Milton takes step toward bagging plastic bags

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“I think the state of Florida — maybe the rest of the country — will go to a no-plastic-bag policy. … It’s environmentally friendly.”

Alicia Adams Santa Rosa Press Gazette @aliciaadamsSRPG

MILTON — Milton has decided to join other Florida municipalities united in an initiative to lessen the negative impacts of single-use plastic bags on the environment.

An ordinance before the council would allow the city to enact regulations governing the use of plastic grocery bags if the state does not decide to regulate them.

Councilwoman Heather Hathaway moved during the March 5 Executive Committee meeting to support the initiative and move forward with the resolution and Councilman Alan Lowery seconded.

The motion passed with all council members in favor. The item will be on the the March 13 City Council meeting agenda and a final decision will be made.

Lowery said he recently spoke with a resident about other Florida governments that have enacted similar ordinances.

“To me, this is more than just plastic bags,” Lowery said. “I think it is important that we pass (this) simply because we need to be the ones making the decisions.”

The ordinance opposes statewide preemption on local efforts to determine the best course of action with regard to protection of the local environment and tourism economy. According to the ordinance, the unrestrained usage of single-use shopping bags and their usual disposal rates creates a hindrance on the city’s waste reduction and recycling goals while creating unsightly litter.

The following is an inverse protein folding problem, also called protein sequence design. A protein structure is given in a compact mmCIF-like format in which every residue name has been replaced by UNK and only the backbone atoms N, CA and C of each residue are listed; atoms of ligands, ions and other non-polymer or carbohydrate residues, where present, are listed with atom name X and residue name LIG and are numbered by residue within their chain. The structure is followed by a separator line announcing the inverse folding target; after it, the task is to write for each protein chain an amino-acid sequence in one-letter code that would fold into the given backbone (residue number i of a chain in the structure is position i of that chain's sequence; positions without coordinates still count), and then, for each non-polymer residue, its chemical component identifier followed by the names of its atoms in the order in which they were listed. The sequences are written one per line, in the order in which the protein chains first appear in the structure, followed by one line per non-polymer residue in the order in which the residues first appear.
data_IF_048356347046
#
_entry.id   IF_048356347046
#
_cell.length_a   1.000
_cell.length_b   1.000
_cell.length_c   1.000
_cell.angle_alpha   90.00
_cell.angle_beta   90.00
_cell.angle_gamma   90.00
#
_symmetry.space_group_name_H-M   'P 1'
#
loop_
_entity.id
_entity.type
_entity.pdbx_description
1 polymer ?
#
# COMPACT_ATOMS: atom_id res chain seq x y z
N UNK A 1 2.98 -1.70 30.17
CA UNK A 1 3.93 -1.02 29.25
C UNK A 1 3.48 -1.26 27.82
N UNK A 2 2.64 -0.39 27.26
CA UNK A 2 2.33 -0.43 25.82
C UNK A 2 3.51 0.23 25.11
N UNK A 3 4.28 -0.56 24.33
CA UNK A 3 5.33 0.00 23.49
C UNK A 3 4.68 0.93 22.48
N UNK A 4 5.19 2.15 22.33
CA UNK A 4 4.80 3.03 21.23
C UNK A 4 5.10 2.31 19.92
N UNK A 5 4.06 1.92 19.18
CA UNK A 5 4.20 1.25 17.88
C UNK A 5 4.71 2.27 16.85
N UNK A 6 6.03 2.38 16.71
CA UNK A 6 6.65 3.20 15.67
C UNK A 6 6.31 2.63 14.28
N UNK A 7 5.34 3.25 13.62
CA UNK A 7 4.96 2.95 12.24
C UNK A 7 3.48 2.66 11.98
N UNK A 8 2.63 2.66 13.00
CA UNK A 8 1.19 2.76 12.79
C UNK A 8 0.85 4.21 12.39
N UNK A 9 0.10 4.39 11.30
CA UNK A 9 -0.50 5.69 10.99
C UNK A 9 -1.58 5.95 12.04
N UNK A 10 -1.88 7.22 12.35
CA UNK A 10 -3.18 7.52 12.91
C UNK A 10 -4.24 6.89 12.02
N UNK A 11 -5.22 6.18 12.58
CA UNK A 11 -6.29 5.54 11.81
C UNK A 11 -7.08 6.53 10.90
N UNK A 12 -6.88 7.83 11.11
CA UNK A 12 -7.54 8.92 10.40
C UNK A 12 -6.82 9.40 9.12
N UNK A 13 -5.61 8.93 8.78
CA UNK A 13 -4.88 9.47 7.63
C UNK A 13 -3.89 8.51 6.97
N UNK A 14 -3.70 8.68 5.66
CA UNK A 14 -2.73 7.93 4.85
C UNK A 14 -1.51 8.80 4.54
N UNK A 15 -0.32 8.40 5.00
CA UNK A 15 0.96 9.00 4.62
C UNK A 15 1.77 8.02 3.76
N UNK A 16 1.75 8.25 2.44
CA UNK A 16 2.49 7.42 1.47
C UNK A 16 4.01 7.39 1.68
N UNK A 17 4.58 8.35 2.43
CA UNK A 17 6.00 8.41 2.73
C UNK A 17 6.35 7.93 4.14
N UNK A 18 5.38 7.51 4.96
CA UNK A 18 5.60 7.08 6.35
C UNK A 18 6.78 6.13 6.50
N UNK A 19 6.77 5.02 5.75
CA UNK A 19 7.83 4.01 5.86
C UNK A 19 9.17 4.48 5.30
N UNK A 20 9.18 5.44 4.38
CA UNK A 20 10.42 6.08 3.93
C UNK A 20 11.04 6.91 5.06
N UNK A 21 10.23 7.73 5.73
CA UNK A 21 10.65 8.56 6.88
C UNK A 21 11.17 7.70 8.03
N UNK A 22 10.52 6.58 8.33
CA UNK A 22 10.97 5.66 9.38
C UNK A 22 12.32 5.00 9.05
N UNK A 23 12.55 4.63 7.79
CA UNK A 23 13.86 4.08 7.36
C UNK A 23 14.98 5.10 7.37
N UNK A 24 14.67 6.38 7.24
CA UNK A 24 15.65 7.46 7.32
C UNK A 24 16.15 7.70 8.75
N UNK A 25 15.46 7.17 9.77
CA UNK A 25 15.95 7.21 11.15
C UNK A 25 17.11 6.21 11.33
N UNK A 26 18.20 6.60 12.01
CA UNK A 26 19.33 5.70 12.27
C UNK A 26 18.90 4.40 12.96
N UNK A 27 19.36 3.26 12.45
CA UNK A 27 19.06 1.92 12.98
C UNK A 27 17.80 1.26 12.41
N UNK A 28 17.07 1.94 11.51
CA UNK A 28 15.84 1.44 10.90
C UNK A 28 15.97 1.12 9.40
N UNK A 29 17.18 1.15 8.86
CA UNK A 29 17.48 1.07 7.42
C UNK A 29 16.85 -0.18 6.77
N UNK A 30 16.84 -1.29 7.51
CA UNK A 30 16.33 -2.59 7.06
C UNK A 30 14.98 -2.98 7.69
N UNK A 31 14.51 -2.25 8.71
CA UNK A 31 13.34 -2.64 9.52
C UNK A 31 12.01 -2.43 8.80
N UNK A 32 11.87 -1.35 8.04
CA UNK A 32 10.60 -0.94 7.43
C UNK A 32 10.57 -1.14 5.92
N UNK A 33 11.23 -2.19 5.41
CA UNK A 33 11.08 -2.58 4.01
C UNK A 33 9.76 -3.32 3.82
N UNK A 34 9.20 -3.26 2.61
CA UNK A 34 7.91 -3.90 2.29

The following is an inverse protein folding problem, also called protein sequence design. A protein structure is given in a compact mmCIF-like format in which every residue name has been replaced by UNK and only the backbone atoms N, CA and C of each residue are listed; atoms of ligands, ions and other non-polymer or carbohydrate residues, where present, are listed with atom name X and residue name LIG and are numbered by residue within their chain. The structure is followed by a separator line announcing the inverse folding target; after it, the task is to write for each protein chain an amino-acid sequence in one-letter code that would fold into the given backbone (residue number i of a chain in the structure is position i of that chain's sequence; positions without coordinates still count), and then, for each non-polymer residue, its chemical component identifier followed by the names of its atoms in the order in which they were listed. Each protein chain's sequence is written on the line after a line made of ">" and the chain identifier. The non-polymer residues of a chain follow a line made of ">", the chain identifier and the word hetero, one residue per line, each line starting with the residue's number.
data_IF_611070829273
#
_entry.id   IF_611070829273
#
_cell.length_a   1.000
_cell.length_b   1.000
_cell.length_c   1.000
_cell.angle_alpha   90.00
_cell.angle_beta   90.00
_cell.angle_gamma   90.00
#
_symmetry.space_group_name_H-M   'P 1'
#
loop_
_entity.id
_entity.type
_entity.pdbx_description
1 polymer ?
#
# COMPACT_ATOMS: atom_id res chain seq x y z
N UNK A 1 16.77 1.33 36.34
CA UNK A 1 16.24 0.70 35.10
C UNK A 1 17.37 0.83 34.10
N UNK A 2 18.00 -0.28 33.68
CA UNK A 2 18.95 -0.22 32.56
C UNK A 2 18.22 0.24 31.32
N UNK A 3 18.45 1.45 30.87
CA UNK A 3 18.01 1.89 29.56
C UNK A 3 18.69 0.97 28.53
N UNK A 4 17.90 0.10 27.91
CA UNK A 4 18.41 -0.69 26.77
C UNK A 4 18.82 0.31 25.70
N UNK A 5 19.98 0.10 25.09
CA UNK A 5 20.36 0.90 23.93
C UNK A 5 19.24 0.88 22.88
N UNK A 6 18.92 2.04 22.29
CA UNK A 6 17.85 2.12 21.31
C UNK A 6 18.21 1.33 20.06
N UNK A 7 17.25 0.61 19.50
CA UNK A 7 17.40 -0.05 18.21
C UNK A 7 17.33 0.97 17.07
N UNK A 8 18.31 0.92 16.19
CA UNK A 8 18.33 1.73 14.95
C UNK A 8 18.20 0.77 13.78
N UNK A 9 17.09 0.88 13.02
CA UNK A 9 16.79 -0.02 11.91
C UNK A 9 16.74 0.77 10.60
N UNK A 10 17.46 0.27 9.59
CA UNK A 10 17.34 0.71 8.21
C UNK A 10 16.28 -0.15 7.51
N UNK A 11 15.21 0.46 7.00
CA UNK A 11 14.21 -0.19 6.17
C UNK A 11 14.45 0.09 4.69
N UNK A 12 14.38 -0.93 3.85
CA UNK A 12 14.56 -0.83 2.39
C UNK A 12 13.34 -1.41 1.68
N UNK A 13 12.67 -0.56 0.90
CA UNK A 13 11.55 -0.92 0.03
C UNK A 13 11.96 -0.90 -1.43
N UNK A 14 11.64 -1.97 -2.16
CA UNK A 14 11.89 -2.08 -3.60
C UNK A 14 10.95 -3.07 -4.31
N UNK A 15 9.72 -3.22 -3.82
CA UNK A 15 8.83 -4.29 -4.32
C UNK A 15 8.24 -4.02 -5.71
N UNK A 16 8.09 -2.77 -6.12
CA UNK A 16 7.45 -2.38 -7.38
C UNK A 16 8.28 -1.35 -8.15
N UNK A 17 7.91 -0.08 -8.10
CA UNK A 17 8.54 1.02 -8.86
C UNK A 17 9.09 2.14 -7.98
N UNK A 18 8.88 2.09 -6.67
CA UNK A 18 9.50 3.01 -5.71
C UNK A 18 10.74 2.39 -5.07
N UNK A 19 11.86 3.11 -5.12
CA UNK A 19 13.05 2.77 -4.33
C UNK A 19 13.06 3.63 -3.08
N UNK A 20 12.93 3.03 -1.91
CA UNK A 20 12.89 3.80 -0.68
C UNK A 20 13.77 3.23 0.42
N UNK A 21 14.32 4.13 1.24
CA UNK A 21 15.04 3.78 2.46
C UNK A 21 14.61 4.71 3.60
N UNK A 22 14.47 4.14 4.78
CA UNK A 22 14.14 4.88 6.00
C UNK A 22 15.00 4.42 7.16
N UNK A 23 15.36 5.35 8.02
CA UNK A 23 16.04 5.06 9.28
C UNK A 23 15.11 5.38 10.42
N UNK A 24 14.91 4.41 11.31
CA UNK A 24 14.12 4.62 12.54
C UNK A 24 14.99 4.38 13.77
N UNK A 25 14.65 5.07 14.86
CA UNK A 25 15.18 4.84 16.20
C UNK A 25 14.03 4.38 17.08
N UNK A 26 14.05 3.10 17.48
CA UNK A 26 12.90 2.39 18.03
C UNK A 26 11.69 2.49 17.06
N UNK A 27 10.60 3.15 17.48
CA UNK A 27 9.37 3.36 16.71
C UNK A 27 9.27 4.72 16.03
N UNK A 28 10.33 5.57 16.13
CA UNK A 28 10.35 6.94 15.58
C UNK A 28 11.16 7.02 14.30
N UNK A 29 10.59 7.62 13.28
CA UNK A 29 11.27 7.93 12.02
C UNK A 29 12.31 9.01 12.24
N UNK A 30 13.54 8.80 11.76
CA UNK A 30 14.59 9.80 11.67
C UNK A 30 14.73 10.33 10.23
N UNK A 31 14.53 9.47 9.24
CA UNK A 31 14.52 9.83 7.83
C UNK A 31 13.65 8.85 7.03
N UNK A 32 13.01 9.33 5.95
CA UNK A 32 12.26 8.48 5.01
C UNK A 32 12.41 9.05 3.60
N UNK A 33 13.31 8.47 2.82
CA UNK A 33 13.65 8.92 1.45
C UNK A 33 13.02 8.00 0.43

“It’s a question of home rule,” Planning Director Randy Jorgenson said. “That’s what I think is being acted on in the Legislature and I encourage you to pass it.”

The council has acknowledged that some local businesses have taken steps to achieve the goal of lessening plastic bag usage.

Mayor Wesley Meiss predicts similar changes statewide, even nationwide, within 10 years.

“I think the state of Florida — maybe the rest of the country — will go to a no-plastic-bag policy,” he said. “I think we’re going that way. I agree with it. It’s environmentally friendly.”

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